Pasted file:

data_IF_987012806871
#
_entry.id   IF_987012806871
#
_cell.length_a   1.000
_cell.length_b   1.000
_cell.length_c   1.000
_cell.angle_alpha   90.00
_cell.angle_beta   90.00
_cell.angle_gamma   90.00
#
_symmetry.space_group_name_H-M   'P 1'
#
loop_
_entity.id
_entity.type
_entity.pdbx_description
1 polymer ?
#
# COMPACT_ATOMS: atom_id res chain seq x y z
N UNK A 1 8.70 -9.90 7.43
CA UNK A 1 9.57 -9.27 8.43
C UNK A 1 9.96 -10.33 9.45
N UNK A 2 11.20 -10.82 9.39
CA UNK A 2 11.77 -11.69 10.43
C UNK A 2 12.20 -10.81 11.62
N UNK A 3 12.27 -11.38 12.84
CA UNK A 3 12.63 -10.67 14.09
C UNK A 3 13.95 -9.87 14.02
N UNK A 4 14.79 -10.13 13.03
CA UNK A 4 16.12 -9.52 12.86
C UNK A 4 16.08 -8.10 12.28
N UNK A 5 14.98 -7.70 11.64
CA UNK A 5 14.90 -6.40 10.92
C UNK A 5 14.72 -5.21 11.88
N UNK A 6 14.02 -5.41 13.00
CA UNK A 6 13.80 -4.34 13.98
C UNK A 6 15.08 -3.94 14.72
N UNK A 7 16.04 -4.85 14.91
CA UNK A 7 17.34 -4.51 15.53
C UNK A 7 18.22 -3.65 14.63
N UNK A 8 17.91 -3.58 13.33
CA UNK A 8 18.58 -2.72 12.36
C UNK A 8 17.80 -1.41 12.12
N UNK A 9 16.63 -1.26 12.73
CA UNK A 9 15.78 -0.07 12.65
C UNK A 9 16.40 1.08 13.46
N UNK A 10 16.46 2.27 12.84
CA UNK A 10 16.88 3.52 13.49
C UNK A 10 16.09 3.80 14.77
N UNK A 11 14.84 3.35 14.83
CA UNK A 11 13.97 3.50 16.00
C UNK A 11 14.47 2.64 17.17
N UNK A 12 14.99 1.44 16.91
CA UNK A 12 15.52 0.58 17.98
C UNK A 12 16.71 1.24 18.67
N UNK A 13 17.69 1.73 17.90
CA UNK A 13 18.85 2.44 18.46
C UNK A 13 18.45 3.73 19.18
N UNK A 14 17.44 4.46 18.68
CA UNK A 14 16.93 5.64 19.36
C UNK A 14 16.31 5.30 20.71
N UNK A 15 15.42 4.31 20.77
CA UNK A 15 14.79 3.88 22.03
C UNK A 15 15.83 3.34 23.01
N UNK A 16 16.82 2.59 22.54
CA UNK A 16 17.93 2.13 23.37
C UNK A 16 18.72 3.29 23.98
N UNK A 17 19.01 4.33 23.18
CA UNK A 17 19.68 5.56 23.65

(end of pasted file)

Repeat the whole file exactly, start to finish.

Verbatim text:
data_IF_987012806871
#
_entry.id   IF_987012806871
#
_cell.length_a   1.000
_cell.length_b   1.000
_cell.length_c   1.000
_cell.angle_alpha   90.00
_cell.angle_beta   90.00
_cell.angle_gamma   90.00
#
_symmetry.space_group_name_H-M   'P 1'
#
loop_
_entity.id
_entity.type
_entity.pdbx_description
1 polymer ?
#
# COMPACT_ATOMS: atom_id res chain seq x y z
N UNK A 1 8.70 -9.90 7.43
CA UNK A 1 9.57 -9.27 8.43
C UNK A 1 9.96 -10.33 9.45
N UNK A 2 11.20 -10.82 9.39
CA UNK A 2 11.77 -11.69 10.43
C UNK A 2 12.20 -10.81 11.62
N UNK A 3 12.27 -11.38 12.84
CA UNK A 3 12.63 -10.67 14.09
C UNK A 3 13.95 -9.87 14.02
N UNK A 4 14.79 -10.13 13.03
CA UNK A 4 16.12 -9.52 12.86
C UNK A 4 16.08 -8.10 12.28
N UNK A 5 14.98 -7.70 11.64
CA UNK A 5 14.90 -6.40 10.92
C UNK A 5 14.72 -5.21 11.88
N UNK A 6 14.02 -5.41 13.00
CA UNK A 6 13.80 -4.34 13.98
C UNK A 6 15.08 -3.94 14.72
N UNK A 7 16.04 -4.85 14.91
CA UNK A 7 17.34 -4.51 15.53
C UNK A 7 18.22 -3.65 14.63
N UNK A 8 17.91 -3.58 13.33
CA UNK A 8 18.58 -2.72 12.36
C UNK A 8 17.80 -1.41 12.12
N UNK A 9 16.63 -1.26 12.73
CA UNK A 9 15.78 -0.07 12.65
C UNK A 9 16.40 1.08 13.46
N UNK A 10 16.46 2.27 12.84
CA UNK A 10 16.88 3.52 13.49
C UNK A 10 16.09 3.80 14.77
N UNK A 11 14.84 3.35 14.83
CA UNK A 11 13.97 3.50 16.00
C UNK A 11 14.47 2.64 17.17
N UNK A 12 14.99 1.44 16.91
CA UNK A 12 15.52 0.58 17.98
C UNK A 12 16.71 1.24 18.67
N UNK A 13 17.69 1.73 17.90
CA UNK A 13 18.85 2.44 18.46
C UNK A 13 18.45 3.73 19.18
N UNK A 14 17.44 4.46 18.68
CA UNK A 14 16.93 5.64 19.36
C UNK A 14 16.31 5.30 20.71
N UNK A 15 15.42 4.31 20.77
CA UNK A 15 14.79 3.88 22.03
C UNK A 15 15.83 3.34 23.01
N UNK A 16 16.82 2.59 22.54
CA UNK A 16 17.93 2.13 23.37
C UNK A 16 18.72 3.29 23.98
N UNK A 17 19.01 4.33 23.18
CA UNK A 17 19.68 5.56 23.65